Is mathematics the limit of innovation?


The world has been different since the discovery and widespread application of mathematics. It is undeniable that math changes our lives. Even as this moment, I am enjoying the advance of mathematics while typing. However, going so far to one side may also mean distancing oneself from an understanding of the other side. The implications of this idea has caused me to wonder if mathematics, one of the most valuable achievements of civilization in human history, could become the limit we must surpass for us to go forward.
What I am talking about may sound crazy, but I think it is worth considering. Most the results derived from math are observable. The word “observable” I use here does not specifically refer to solely visual perception. These results may be heard or detected by some other method in to ascertain confirmation or accuracy. However, I am guessing that in some conditions, for example when speed is faster than light, the rules of mathematics, or we what could call calculation, is probably untenable. Thus, in these circumstances mathematics is no longer sufficient for proving or disproving an idea.

Figure 1

I am going to attempt to explain this idea with two examples.

First, let us imagine that we are in a dark room and there are four lights far enough from us to illuminate each side of the room to make a well-organized square layout (Figure 1). If I ask how many lights are surrounding you, your answer might answer four. However, you may miss four lights between each of the two as the result of the lights not being turned on which would prevent them from being seen in the dark. If I ask you how many bulbs are there and you notice that some lights have two bulbs and some have three together, the problem may be more complex because then, the lights not being visible.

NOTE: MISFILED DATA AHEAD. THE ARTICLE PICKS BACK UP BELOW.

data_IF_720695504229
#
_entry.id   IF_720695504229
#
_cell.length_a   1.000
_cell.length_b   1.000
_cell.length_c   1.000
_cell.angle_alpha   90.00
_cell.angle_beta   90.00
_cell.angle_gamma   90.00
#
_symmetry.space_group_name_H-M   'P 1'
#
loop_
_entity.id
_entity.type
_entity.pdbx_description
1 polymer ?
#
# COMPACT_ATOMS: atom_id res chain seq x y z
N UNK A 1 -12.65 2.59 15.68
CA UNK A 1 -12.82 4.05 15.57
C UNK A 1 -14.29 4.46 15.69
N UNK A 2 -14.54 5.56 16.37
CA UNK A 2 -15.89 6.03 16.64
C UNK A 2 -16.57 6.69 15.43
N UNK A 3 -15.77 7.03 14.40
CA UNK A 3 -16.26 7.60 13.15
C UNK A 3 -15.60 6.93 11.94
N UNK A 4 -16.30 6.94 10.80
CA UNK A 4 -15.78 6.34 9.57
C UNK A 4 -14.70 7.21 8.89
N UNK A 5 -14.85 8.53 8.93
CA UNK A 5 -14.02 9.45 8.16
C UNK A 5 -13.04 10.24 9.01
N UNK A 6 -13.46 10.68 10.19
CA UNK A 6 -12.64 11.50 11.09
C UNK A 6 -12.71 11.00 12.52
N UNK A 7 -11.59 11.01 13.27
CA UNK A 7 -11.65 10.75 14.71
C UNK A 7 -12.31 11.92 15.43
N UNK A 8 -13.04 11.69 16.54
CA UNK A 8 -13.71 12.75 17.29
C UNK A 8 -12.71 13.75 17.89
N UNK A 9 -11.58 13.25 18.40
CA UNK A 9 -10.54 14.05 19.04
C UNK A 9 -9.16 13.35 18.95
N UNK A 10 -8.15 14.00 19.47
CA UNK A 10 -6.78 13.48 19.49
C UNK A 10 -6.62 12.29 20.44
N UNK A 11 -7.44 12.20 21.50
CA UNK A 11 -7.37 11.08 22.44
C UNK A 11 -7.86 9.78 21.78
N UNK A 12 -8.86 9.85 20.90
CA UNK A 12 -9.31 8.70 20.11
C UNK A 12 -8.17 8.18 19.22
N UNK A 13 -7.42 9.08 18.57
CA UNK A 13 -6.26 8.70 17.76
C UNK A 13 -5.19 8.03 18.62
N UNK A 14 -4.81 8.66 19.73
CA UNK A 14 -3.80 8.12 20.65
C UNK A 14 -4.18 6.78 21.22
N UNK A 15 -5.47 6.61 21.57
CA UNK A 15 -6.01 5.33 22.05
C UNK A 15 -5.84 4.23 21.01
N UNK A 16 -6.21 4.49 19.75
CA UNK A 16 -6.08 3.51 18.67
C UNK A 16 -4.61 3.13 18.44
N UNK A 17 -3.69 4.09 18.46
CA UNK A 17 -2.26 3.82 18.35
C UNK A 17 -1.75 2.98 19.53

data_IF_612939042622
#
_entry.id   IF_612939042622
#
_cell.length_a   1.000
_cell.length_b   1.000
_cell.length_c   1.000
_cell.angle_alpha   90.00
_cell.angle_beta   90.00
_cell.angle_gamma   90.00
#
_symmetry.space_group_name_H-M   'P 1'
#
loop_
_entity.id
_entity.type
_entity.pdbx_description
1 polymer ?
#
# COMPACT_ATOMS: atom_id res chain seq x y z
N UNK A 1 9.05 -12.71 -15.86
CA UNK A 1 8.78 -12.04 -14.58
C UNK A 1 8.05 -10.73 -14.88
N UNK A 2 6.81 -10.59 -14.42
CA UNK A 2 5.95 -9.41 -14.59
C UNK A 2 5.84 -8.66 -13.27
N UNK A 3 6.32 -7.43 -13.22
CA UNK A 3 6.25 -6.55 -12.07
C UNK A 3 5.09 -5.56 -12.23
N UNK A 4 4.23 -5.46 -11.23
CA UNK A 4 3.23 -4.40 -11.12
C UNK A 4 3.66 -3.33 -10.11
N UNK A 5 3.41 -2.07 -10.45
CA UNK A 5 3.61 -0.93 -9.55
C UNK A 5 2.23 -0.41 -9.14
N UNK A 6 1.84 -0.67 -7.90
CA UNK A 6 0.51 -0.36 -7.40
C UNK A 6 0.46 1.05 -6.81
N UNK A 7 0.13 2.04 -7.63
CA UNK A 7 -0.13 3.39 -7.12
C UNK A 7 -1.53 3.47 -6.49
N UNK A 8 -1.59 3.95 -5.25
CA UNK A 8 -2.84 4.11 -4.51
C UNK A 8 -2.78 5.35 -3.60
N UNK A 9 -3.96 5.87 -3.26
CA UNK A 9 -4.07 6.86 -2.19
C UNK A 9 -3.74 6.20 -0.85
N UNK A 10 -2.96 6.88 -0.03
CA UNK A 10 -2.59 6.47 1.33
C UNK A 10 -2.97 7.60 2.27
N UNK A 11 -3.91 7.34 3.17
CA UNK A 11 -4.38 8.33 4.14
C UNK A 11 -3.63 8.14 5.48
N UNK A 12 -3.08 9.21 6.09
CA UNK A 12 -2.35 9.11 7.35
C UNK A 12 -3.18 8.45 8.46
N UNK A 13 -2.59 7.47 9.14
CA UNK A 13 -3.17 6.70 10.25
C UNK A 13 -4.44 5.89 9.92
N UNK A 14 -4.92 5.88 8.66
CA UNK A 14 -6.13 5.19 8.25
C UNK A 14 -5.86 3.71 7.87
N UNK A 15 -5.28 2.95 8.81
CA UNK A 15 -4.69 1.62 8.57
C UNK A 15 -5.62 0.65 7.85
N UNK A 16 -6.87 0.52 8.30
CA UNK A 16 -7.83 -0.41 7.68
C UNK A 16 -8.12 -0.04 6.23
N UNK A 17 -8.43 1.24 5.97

Second, let us look the picture (Figure 2) in a white background. How many dots do we have? A big red dot with four green dots, five. Next picture, two big red dots with eight green dots, 10. Then, four big red with 16 green, 20. I think we have already found the regularity. So continuing this pattern, we can go from 10 dots to 50 dots. However, is that really the case? Let us know change the background color into black (Figure 2). The white dots appear. There is no regularity for white dots. There is no pattern. Sometimes, there are three, and sometimes they are seven, and sometimes none at all.

Figure 2

When asked how many dots do we have, would you give the same answer as before when viewing the picture with a white background? Mathematics is useful when analyzing the picture with the white background, but this is not the case when faced with the black background, which is what reality actually is.

Both examples suggest that we are capable of being deceived, and we should not allow the tools we use to understand the world to inadvertently deceive us further. I am not trying to criticize mathematics. Quite the opposite, thanks to mathematics, we are approaching the truth. Still, it is necessary for us to rethink the application of mathematics. If mathematics are not the key to open the next gate of innovation and discovery, then perhaps it is the time to find a new key.


Zian He

International-relations & economic-policy major




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